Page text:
Path to Publication IV: Cover and marketing


You can’t judge a book by its cover, but I reckon that’s how the majority of people make a decision about whether to read a blurb and pull the trigger on purchasing a book, especially those by debut authors.

Enter Path to Publication IV: The cover and marketing (click here and here and here for the earlier instalments). In short, I’m tracing the journey of publication for my book, The Foundation, from the pitch right through to release.

In this edition I’ll be looking at the steps that the author has limited control over: Cover and marketing. This edition will have the most quotes from the fine people at Momentum, because these are areas they largely control.


DuckandCoverIt’s funny, for something so important to the success of a book, the cover is actually something I had few thoughts on. This is a good thing, because you don’t want me in charge of artwork. I left it up to the professionals, beyond saying ‘AWESOME JOB GUYS’ once it was done.

I asked Haylee Nash, commissioning editor at Pan Macmillan, to explain how she goes about scoping and designing a cover:

“When reading a manuscript, I jot down key imagery and icons that appear through the text. I then look at these and the competitive market for the book I’m commissioning to create a cover brief. The cover brief gives key information about the book, tone, setting, mood and potential imagery that I want to be conveyed on the cover. This is sent to a freelance designer, which Momentum has a pool of across different genres from which we select. After that, it’s up to the designer! It often takes a few rounds to find something we’re happy with, but we always get there in the end.”

I received the cover for The Foundation about six weeks out from publication, and I think it’s pretty snazzy.

Publisher marketing 


Edits done, cover designed… the next step is beaming the book out to the world so that you fine people buy it, read it and love it. This helps keep the team at Momentum in business and allows me to keep writing and to say ‘I’m WORKING!’ when my wife asks me to cook.

Obviously the first step in eating a steak off the back of a supermodel is writing a good book. But what helps it sell? I asked Joel Naoum, publisher at Momentum, for his views on what makes a good ebook fly:

‘Ebooks are a very focused sort of reading experience. Readers buying ebooks tend to buy for themselves (rather than gifting books), and they read quickly, immediately looking to the next reading experience if they liked it. The ebooks that fly are the ones that have great pace, action and conflict.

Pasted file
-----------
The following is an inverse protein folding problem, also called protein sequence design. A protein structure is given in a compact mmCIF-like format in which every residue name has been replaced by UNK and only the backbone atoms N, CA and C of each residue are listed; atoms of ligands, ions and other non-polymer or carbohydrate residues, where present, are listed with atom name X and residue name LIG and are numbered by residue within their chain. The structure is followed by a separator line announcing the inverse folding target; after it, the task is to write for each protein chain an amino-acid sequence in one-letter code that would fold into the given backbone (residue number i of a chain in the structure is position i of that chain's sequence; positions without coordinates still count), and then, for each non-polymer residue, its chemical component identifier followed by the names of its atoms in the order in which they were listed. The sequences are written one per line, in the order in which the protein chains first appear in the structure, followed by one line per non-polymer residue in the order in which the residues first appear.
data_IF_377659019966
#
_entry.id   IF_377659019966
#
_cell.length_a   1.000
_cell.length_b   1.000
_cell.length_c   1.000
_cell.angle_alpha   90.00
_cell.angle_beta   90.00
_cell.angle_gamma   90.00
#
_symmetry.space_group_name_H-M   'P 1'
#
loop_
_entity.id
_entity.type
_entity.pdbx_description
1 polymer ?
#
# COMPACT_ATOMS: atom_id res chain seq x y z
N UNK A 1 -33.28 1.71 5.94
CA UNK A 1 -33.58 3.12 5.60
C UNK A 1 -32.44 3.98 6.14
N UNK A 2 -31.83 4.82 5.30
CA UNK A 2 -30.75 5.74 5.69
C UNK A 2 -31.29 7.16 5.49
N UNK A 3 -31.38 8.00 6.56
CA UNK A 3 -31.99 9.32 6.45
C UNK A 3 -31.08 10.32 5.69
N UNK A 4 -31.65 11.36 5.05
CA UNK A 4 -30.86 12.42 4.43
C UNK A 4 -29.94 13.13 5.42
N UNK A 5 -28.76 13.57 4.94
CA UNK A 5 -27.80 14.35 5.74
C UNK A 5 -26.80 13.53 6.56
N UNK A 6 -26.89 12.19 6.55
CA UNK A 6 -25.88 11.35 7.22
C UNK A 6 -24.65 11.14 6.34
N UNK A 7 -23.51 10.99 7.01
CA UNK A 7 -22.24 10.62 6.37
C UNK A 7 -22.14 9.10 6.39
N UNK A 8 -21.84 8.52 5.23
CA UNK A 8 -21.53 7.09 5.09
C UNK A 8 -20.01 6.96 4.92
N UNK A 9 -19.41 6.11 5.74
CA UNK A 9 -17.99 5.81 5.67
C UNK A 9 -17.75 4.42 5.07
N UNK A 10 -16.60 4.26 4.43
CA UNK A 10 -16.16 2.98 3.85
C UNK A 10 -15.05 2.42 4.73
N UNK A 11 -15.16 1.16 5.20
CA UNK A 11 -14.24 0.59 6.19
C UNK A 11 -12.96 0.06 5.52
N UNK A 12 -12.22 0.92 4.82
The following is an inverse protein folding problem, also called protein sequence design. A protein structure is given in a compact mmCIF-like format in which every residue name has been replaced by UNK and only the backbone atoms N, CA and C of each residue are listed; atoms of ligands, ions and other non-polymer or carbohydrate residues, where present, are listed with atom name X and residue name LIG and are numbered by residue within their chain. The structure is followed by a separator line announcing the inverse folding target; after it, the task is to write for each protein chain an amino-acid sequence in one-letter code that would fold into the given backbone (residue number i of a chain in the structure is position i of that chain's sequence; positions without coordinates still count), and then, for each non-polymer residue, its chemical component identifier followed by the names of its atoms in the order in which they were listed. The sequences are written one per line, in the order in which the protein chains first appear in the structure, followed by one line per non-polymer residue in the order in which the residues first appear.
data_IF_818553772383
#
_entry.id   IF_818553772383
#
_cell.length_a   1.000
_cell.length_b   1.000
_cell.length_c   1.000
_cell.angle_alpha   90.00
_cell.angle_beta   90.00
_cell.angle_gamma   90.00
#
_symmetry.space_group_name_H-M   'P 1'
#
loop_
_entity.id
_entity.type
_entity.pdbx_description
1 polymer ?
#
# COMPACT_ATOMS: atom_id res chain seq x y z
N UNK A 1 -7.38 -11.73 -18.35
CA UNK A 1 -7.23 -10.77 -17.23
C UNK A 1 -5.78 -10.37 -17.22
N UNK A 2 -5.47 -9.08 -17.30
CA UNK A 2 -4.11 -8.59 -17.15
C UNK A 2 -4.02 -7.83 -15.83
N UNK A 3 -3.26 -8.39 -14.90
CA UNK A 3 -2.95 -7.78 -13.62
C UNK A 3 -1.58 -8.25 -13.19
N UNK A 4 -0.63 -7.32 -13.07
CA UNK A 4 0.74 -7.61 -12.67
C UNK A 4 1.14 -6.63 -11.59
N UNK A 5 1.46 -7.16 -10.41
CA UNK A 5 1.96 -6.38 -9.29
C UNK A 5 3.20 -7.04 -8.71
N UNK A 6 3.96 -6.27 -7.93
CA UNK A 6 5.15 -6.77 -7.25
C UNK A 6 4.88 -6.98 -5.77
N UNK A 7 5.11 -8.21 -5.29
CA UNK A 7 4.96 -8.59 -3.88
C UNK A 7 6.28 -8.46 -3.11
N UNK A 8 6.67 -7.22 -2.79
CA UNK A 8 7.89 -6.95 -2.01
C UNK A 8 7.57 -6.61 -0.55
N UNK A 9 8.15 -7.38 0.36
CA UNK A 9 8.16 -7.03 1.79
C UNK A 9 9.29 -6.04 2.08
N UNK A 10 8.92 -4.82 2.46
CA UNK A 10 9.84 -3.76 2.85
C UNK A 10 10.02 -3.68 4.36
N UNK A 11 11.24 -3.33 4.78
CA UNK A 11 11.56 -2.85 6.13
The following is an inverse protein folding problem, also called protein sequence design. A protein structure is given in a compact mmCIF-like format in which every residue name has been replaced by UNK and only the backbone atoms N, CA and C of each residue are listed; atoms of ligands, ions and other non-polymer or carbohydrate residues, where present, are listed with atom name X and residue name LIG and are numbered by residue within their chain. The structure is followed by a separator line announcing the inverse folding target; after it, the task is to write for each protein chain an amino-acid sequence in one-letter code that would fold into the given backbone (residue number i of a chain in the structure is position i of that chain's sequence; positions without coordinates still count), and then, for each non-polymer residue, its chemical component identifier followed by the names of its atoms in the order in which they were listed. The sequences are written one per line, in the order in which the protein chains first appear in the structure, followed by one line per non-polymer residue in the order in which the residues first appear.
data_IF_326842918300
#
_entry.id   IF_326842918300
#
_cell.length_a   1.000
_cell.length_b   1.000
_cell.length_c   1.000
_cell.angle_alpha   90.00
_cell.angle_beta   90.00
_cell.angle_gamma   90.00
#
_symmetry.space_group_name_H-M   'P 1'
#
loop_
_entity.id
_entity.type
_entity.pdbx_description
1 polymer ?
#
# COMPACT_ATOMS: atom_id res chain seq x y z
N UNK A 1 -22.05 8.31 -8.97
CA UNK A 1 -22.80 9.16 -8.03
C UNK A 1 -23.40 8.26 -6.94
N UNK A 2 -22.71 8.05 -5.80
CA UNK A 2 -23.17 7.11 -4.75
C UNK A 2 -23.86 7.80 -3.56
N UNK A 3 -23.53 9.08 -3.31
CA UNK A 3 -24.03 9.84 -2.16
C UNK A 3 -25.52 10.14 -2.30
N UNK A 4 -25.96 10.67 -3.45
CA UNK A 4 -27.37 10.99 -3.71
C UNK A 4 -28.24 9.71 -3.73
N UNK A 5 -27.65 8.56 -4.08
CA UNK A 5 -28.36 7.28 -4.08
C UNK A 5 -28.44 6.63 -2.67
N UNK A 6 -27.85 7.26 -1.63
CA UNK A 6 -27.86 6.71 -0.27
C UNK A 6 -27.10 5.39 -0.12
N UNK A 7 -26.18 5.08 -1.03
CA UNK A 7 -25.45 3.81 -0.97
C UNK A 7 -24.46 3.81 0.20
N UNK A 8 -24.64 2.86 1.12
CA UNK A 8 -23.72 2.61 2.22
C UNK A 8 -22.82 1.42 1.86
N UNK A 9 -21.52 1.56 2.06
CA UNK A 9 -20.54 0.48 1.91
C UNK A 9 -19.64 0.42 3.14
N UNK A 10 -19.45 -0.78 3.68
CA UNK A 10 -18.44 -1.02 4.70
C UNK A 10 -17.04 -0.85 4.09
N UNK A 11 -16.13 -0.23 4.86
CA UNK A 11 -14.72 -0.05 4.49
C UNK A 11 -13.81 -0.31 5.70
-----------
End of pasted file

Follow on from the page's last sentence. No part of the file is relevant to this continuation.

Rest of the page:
The other thing that helps sell ebooks is genre – readers dive deep into their favourite genres and are willing to try out new authors. Our marketing strategies generally try to tie in these two factors – increase the discoverability of books in ebook stores and build connections with the community of readers around particular genres.’

Enter Patrick Lenton, marketing guru at Momentum. He’s the one responsible for delivering on this marketing vision, getting The Foundation out to the world and keeping me in fine, single malt scotch. I asked him for the approach he took when marketing my book:

‘Digital readers are voracious for thrillers. Momentum has had success with all sorts of thriller writers, including Chris Allen and Greig Beck. Our strategy is simply getting The Foundation out into the community, finding reviewers, getting interviews and guest posts, and just making people intrigued by the premise enough to go and buy a copy.’

Lesson 8: The array of professionals that your publisher brings to your book is formidable. From contract staff to editors to illustrators to marketers to the senior staff that coordinate it all, seeing the whole orchestra in action is an impressive sight. Not all books succeed, but it is this small army of support staff give your book every chance to succeed.

Author brand


So Momentum has its own marketing mojo, but I wanted to help. It’s in my interest as much as theirs that the book succeeds, both to line my pockets with treasure and so it might make sense to publish another one.

In short, I had to ‘build a brand’ without really knowing how. I quickly decided against the Foghorn Leghorn approach. It’s not me, and I’m not sure how much impact shouting into the void has anyway.

I decided the right approach for me was thinking of how to generate interest prior to release, accepting opportunities that popped up, looking for mutual back scratching opportunities and getting my web/social media thing up to scratch.

Problem is, this is all time consuming and each minute of ‘brand’ is one less minute of ‘writing explosions’. Given the majority of word slammers work full or part-time, writing time is precious.

But when there’s no shelf, each person who buys your book has found your book through word of mouth, reviews, bestseller lists (we can only hope) or ‘people who bought X’ lists. There is a need to (respectfully) help readers to find books.

This all sounds simple, but I didn’t know what type of effort would translate into exposure. It felt a bit like sitting in front of a massive console with heaps of buttons, madly pressing each of them but not knowing which one will do something.

Lesson 9: Even if you don’t know what buttons to press, you owe it to your publisher to do your best to mash the console madly. Publishers will do their thing to market your book, but if you chip in as well, you just might find something that works. In fact, I suspect that publishers, especially in the digital space, have come to expect this sort of effort from their authors.

Press madly I did, right up until the day of release and beyond. I’ll share that with you next time.